How do I make cheese grits?
- GGG Nov 8, 2004 05:21 PM
I know, it sounds pretty obvious. But I recently had cheese grits for the first time. This part I can assume: make grits, add cheese. But should I use water? Milk? Are there spices or anything else I should add?
This dish is a standard on my Kwanzaa table but is very different from the recipe below.
I substitute buttermilk for the water (enough for 8 servings) then when it's cooled, I add 2-3 eggs, 6 oz. of grated, extra sharp cheddar cheese, about 1 Tbsp. Lousiana-type hot sauce, 4 Tbsp. Butter, 1 tsp. white pepper, 1 tsp. dry mustard, 1 tsp. garlic powder. I put the whole mess in a buttered casserole and then sprinkle on additional cheddar cheese and paprika and bake for about 30-40 minutes.
This recipe is very forgiving and allows for a lot of personalization. Sometimes, I've added canned or whole milk to the mixture, sometimes not, it depends on how I feel - lol. You can also make it more or less spicy depending on your audience and the time of day you will be serving the dish. I tried it this Spring with a topping of buttered bread crumbs and that was good too.
Being a Southerner, I grew up on grits and the only way I can get my mid-western husband to even take a bite is to add cheese to them (personally, I just prefer butter, salt and pepper).
Anyway, I use half water/half milk (had a problem with the milk scalding when I used it solo). Make the grits a little runnier than usual, then add the cheese as it will thicken the grits.
Have also added garlic powder and cayenne pepper to serve as a side dish at dinner.
I cook the grits per the instructions. Then I had the shredded sharp cheddar, some milk or cream and a few chopped chives to give it some color.
Seems to work as they were enjoyed.
Add Smoked Gouda, chopped Garlic, chopped Portabella Mushrooms, chopped onions & Half n' Half. One heck of a great taste!
I think I'd switch the cheese to something stronger like cheddar or blue or aged Gouda. Agree that all else it needs is salt, pepper, and garlic. In this case garlic powder would work fine. I get my grits and other grains from Anson Mills. Check their website for recipes too. http://www.ansonmills.com/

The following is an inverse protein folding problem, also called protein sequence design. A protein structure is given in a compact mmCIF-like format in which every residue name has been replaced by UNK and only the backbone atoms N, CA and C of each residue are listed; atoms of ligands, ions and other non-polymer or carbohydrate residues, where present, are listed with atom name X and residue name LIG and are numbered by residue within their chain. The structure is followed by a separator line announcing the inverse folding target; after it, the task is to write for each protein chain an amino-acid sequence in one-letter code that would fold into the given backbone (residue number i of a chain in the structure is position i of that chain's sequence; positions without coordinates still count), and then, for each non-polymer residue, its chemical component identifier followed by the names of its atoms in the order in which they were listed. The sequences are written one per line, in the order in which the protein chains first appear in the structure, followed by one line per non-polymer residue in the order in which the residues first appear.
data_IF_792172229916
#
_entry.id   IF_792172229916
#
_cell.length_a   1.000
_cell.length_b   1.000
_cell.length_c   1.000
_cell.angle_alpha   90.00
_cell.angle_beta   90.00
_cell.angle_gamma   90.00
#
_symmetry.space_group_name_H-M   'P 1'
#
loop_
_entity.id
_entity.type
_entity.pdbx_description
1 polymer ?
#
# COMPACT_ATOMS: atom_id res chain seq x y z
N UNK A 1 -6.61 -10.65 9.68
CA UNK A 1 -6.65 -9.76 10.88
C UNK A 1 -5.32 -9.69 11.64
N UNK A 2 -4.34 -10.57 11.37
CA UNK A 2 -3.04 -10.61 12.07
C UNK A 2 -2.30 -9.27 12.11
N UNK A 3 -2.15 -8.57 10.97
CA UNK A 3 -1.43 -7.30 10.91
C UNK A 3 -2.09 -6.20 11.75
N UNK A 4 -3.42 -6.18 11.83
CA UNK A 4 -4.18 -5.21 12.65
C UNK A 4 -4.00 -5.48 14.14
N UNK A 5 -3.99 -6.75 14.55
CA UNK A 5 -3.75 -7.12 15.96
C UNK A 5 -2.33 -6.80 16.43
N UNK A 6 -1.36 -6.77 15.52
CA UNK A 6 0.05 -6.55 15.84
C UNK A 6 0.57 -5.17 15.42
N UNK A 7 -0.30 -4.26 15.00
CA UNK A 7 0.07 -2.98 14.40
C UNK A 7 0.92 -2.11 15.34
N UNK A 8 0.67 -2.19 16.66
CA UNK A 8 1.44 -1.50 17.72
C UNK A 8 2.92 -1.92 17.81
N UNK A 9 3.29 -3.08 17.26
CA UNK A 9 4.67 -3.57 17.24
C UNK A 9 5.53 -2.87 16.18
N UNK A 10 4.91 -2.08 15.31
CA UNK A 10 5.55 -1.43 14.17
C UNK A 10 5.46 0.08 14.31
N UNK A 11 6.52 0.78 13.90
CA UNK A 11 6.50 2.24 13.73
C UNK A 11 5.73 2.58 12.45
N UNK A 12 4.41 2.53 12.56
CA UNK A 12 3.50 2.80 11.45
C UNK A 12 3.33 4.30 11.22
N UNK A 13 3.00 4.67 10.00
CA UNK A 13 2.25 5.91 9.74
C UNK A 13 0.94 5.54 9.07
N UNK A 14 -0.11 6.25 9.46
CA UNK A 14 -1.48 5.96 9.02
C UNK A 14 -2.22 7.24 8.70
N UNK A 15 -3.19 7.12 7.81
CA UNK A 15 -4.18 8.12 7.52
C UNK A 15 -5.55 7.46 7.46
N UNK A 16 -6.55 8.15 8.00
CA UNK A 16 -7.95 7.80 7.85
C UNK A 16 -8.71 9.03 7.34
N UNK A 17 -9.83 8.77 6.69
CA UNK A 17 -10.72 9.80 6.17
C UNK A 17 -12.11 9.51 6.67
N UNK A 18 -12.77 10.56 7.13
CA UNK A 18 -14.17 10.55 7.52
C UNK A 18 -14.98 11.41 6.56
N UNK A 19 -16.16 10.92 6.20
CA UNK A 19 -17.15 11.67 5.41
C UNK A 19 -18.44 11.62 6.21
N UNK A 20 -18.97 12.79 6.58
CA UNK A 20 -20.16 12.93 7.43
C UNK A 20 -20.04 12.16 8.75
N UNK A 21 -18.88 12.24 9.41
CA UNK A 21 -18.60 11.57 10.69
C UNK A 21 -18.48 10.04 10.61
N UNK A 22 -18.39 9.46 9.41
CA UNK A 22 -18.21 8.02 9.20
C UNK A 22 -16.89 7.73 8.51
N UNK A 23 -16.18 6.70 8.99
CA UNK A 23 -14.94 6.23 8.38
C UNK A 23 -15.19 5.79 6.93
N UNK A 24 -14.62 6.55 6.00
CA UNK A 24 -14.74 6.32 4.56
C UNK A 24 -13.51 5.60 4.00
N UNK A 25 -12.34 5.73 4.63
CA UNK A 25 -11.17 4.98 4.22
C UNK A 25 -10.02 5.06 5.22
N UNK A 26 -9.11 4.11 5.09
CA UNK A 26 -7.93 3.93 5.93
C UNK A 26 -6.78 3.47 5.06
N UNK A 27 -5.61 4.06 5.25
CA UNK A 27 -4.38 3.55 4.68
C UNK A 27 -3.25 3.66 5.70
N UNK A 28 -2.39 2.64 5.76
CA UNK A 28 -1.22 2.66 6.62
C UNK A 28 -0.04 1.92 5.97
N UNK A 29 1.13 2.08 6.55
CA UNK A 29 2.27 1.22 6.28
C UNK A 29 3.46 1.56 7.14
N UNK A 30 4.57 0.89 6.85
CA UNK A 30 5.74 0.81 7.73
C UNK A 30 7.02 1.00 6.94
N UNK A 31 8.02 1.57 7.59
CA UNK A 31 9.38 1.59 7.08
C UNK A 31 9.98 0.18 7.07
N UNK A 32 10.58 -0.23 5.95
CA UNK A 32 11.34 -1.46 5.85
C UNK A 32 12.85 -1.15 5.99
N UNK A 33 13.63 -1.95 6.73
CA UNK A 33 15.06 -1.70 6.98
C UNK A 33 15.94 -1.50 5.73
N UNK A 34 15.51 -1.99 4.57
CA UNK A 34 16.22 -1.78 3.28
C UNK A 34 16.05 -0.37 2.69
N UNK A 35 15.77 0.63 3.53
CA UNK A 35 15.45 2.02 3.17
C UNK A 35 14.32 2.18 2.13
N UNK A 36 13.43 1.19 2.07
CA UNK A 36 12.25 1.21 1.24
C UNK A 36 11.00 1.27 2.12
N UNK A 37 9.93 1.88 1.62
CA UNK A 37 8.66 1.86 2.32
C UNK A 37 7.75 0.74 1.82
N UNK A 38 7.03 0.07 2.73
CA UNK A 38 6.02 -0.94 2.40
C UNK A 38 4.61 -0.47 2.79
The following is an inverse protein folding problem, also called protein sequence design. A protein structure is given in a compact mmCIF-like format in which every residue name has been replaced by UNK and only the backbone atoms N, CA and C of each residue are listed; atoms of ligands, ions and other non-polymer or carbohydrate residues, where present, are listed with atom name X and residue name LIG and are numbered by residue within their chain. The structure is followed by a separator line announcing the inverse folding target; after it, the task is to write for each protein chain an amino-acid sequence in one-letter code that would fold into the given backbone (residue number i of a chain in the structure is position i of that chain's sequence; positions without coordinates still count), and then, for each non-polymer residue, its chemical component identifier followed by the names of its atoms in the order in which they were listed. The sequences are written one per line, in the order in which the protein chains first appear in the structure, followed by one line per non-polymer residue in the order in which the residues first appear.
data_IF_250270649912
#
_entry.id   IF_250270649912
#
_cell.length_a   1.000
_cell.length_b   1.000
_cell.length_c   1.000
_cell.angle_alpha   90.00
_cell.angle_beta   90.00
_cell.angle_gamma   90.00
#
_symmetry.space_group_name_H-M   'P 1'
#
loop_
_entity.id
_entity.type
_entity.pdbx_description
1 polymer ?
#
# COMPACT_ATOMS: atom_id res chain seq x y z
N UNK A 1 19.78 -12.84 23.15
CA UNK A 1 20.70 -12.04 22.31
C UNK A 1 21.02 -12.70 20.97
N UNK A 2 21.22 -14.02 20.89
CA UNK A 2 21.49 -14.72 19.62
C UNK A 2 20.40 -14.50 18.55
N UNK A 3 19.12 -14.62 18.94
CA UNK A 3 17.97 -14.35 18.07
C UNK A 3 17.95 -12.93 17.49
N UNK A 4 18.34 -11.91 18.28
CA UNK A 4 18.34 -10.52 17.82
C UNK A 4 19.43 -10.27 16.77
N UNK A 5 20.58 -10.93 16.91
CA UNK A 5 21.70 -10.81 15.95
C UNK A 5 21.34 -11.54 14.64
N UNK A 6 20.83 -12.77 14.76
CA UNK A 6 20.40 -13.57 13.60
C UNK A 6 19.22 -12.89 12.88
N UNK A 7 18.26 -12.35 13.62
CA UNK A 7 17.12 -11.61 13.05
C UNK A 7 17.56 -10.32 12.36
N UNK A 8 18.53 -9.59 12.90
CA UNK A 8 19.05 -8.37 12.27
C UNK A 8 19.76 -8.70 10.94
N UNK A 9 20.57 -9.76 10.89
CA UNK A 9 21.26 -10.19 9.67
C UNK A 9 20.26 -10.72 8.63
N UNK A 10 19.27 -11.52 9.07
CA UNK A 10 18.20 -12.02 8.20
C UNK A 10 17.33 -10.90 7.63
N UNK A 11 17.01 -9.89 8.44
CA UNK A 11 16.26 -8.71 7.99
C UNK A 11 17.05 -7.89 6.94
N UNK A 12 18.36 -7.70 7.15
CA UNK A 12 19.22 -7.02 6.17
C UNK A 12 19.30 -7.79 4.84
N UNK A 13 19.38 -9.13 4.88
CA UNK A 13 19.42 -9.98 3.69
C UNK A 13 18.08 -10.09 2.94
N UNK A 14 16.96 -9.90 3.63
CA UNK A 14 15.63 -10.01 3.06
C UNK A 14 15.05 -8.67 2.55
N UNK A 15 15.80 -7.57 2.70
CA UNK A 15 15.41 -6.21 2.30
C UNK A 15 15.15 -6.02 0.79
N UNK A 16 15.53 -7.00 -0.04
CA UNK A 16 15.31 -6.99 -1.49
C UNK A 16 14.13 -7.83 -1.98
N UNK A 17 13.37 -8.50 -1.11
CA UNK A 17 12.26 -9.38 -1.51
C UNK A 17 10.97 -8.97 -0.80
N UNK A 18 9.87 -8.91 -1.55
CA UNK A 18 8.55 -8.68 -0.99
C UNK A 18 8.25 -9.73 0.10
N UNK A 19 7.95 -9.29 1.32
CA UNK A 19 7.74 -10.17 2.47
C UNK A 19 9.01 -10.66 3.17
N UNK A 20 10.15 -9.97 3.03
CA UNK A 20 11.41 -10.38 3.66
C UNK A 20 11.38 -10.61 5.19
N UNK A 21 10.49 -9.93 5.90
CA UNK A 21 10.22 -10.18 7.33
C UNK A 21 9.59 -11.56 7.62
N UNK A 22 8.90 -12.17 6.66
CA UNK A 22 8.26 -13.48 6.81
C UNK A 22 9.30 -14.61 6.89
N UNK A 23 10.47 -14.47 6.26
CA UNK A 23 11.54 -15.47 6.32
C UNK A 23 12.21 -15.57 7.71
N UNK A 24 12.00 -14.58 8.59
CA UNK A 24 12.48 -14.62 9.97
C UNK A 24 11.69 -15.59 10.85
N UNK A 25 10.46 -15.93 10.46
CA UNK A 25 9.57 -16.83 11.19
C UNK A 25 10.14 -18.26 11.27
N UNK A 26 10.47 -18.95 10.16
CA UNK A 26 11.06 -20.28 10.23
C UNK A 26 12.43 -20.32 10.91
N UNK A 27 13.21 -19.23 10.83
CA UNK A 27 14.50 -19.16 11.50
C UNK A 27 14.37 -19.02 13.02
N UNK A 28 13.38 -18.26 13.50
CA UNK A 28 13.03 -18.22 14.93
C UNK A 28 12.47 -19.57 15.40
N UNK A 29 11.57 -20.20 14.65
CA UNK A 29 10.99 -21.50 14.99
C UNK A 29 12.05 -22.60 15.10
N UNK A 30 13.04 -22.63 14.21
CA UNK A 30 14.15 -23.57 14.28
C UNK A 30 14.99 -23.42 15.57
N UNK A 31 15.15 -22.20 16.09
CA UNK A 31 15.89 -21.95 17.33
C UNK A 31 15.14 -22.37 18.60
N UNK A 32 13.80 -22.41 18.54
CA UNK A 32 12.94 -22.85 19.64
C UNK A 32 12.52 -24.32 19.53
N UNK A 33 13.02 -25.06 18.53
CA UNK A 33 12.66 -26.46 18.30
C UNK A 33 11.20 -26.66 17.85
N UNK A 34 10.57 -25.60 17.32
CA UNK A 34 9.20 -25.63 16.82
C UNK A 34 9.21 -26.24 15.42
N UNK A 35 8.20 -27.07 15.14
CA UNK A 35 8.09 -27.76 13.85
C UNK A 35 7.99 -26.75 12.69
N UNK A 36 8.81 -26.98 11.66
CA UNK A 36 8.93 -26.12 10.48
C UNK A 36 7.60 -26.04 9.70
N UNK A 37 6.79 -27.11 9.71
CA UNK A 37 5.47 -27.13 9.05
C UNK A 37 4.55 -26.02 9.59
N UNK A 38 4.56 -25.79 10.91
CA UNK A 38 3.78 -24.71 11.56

I make the grits according to the direction on the package and if I'm having them with dinner (instead of breakfast) I use 1/2 chicken of veggie stock and the rest water. When they are done I add butter, salt, pepper, Tabasco, parm and cheddar cheese.
My recipe is from the Dixie Lily box
1 1/2 C milk
1 1/2 c chicken broth
3/4 c quick ( not instant) grits
1 t salt
1 c grated cheddar cheese
Bring milk and broth to boils
Add grits and salt, bring to boil again, cover and simmer on low for 5 minutes
Stir in cheese and serve
I always use quick (NOT instant!) grits for this, and always cook them in just water with seasonings. For just the two of us: 2 cups water, about 2 tsp salt, 1 clove garlic (pressed), pepper to taste, 1 Tbs butter, Tabasco to taste - I use two or three dashes. Bring all this to the boil, stir in 1/2 cup grits, adjust heat to gentle simmer and stir and cook for about five minutes. Remove from heat, stir in two cups of shredded sharp cheddar (sometimes I blend that with some jalapeño jack) with a fork. You can eat them at this stage if you like, but I prefer to put them into either individual greased ramekins or one greased small pot, and bake for fifteen minutes or so in the toaster oven until bubbly and crusty on top. Okay, two cups for two people sounds like a lot, but then I get the leftovers for lunch ;-)
Use a mixture of half milk and half chicken stock (The stuff you get from the store is just fine) as a substitue for water.
Make them a bit runnier and add cheese and butter.
If you want to really knock your sox off, start the whole procedure by browning some andoullie (Or other smoked sausage) for andoullie cheese grits. Oh my!!!!
For savory cheese grits (when I'm making shrimp and grits, for example) I throw a bunch of spices into the boiling water before I add the grits -- garlic powder, onion powder, cayenne, paprika, salt, white pepper. I go through the spice drawer and put in a very small pinch of whatever I have on hand that matches the flavors of the rest of the dish. Then I cook the grits low and slow, stirring often enough to prevent scorching, and add grated cheese at the end. I use a water:grits ration of 5:1 and plan on cooking them for about 45 minutes (turn the heat down until only the occasional bubble breaks the surface). They start out very runny, but thicken as they cook and end up creamy and good.